“Finland is a land of opportunity for the industrial internet, where companies are quick to develop test environments,” says Iiro Salkari from VTT. The current technology disruption will not only shake up industries but also our everyday lives.
Established less than one year ago, the Finnish Industry Internet Forum (FIIF) is a platform where top talent from companies and research institutes come together every couple of months to brainstorm and identify ways of creating completely new industries or ecosystems that could start conquering global markets.
Nokia managed to do this because it took bold and quick steps to test and pilot the NMT and later the GSM technologies – and because the operating environment in Finland made it possible.
“This is the attitude I would like to see today, says Iiro Salkari,” Vice President of Business Development at VTT, challenging current structures.
In his view, businesses embarking on this path go through three stages. In the first stage, their focus is on increased production or productivity by means of digitalisation. In the second, advanced businesses will utilise sensors to collect and analyse data – and on top of all that, create new products and services.
In the third stage, they create completely new types of business and meet a customer need by rethinking the entire solution, how to best solve the customer’s problem starting from scratch with the best available technologies. At the same time, they must consider larger questions in relation to the society, such as the acceptability of the solution and any regulatory requirements.
The introduction of increasingly mature technologies makes digitalisation a hot topic. According to Salkari, the discussion has a new approach; the focus is on digitalisation between industries, not within individual industries.
“Value chains are being renewed, creating new industries and structures,” Salkari says.
In electronics, embedded software will account for a growing share of the value created for the customer. In the future, business will increasingly consist of data analysis that supports the customers’ business, processes and decision-making. Understanding the business environment and physical phenomena will remain highly important to ensure that analysis focuses on relevant topics, reaches the right conclusions and triggers the right actions.
“The technology already exists, and it is developing fast. The challenge is to identify viable business cases and business models. And further, the ability to create enough added value that can be shared by the service provider and the customer.”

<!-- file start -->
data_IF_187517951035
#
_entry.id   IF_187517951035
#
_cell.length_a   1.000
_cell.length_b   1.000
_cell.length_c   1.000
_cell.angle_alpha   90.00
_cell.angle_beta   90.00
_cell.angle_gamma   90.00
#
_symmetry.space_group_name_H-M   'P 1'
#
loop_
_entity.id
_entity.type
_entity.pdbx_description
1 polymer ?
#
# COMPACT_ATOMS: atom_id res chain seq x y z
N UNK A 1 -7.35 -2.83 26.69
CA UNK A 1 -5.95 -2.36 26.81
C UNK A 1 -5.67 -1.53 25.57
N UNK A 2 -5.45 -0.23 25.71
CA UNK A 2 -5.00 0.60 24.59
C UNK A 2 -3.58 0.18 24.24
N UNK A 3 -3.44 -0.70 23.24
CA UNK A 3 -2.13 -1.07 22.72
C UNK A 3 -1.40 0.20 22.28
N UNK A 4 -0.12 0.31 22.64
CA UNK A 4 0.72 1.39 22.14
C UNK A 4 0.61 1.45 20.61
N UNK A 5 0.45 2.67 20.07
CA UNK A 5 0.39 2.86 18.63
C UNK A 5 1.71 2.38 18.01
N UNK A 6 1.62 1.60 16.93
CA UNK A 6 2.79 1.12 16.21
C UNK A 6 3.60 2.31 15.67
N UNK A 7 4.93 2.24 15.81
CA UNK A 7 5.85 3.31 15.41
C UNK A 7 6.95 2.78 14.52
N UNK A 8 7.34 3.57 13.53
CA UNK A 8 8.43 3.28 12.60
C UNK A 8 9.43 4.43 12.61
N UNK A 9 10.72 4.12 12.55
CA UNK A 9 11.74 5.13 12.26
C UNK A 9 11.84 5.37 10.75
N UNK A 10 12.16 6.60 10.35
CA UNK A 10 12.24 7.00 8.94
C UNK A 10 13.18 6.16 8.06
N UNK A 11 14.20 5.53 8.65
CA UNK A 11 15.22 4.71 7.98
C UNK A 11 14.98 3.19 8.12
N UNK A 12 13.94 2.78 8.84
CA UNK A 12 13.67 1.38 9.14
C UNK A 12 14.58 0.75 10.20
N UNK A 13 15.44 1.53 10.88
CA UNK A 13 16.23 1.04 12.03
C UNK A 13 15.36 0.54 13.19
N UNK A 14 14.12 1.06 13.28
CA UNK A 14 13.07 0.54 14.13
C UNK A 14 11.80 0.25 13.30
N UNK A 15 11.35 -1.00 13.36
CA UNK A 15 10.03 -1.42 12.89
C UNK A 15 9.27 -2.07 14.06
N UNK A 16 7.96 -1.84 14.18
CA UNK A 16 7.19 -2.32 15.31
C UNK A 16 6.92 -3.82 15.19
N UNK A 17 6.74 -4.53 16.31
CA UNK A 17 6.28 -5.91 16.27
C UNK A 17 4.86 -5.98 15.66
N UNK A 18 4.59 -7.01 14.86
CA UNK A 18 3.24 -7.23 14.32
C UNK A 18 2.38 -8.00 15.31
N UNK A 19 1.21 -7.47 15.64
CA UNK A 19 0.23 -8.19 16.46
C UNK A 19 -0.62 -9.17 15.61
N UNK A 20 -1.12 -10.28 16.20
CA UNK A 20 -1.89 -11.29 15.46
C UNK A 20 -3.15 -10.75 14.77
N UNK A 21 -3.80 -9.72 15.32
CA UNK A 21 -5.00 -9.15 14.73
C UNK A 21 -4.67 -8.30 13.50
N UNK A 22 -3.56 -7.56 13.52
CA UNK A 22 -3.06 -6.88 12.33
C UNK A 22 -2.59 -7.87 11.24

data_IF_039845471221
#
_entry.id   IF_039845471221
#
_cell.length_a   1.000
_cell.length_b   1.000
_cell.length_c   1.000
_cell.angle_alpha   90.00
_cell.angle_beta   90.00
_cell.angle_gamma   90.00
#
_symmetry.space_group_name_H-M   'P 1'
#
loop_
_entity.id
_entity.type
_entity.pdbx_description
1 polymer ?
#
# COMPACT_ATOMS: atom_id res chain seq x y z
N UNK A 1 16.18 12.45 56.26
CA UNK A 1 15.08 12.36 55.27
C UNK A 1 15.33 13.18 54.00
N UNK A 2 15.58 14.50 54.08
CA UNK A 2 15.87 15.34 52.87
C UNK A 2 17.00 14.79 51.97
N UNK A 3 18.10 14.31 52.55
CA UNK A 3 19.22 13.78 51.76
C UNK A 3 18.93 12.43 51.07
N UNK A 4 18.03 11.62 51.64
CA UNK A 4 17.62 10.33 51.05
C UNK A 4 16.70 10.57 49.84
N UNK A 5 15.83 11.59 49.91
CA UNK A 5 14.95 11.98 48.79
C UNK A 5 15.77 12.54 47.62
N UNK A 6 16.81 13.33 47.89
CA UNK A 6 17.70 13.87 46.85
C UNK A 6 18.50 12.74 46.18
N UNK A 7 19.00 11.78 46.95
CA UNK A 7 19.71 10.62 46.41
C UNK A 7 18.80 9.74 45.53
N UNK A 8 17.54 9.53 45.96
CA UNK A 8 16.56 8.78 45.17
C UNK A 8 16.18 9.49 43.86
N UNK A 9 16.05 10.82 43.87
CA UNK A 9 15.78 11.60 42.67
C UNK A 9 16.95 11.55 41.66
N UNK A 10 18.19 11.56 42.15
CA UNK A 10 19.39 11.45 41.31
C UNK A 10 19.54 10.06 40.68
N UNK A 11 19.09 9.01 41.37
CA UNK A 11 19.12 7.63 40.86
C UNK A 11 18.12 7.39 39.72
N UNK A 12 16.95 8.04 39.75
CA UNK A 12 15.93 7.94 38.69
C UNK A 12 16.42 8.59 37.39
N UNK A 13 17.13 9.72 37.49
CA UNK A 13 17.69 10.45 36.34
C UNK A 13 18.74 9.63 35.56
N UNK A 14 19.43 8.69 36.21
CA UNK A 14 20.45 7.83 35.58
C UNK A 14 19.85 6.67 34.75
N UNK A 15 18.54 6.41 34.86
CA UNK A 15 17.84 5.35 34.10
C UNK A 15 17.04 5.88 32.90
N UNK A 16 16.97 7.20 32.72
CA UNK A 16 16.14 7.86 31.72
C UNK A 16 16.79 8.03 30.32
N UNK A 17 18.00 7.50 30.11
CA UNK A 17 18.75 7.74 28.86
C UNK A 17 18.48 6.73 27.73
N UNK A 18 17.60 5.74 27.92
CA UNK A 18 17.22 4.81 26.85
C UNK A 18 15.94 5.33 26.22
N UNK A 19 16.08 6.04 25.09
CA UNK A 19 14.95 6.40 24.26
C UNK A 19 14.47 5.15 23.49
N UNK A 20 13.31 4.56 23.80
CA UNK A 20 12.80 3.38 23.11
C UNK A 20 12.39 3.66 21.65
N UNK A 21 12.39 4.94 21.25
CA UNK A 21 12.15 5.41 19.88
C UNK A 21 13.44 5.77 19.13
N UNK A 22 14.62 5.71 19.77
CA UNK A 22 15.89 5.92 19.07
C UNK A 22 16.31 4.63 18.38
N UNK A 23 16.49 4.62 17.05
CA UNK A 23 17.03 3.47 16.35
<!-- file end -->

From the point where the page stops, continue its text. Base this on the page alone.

Salkari mentions the Kemppi ARC System as an example: it collects data of a welding job and compares it against a welding procedure specification. If there are deviations, testing or corrective actions can focus on the appropriate section in the weld seam. The system also creates quality documentation during the process.
“The system pinpoints the location of the issue, eliminating the need to check thousands of metres of gas pipeline on the seabed, for example,” Salkari explains.
The solution has identified a customer need and immediately boosts productivity.
“Think if you had the information to evaluate if a used component is worth its price, or if a product manufactured of used component is reliable. Gathering data over component life-cycle and analysing it is one way to enhance eco-efficiency. In addition, this would enable new business models,” says Iiro Salkari, Vice President of Business Development at VTT.
“Machines and devices can contain data about their service history, for example. After decommissioning, it may be possible to reuse or recondition some components instead of recycling all of them as raw material,” Salkari says.
He points out that as resources are shrinking, taking advantage of digitalisation is a future trend, but its role in the circular economy requires some more thought.
“The industrial Internet allows delivering smart value to customers, increasing productivity and more efficient use of resources.”
Established in March 2014, FIIF is driven by companies that mostly operate in the manufacturing industry or the end-client value chain. 200 companies are already involved in its operation.
FIIF is active in several forums. The opportunities provided by digitalisation are evaluated, based on their ability to increase productivity and create new products and services, but also with consideration to the development of technologies and markets.
The vision of FIIF is to create an operating environment for industry that supports the use of the industrial Internet. Established technologies and available solutions are used, while supporting the creation of open interfaces and future technological development.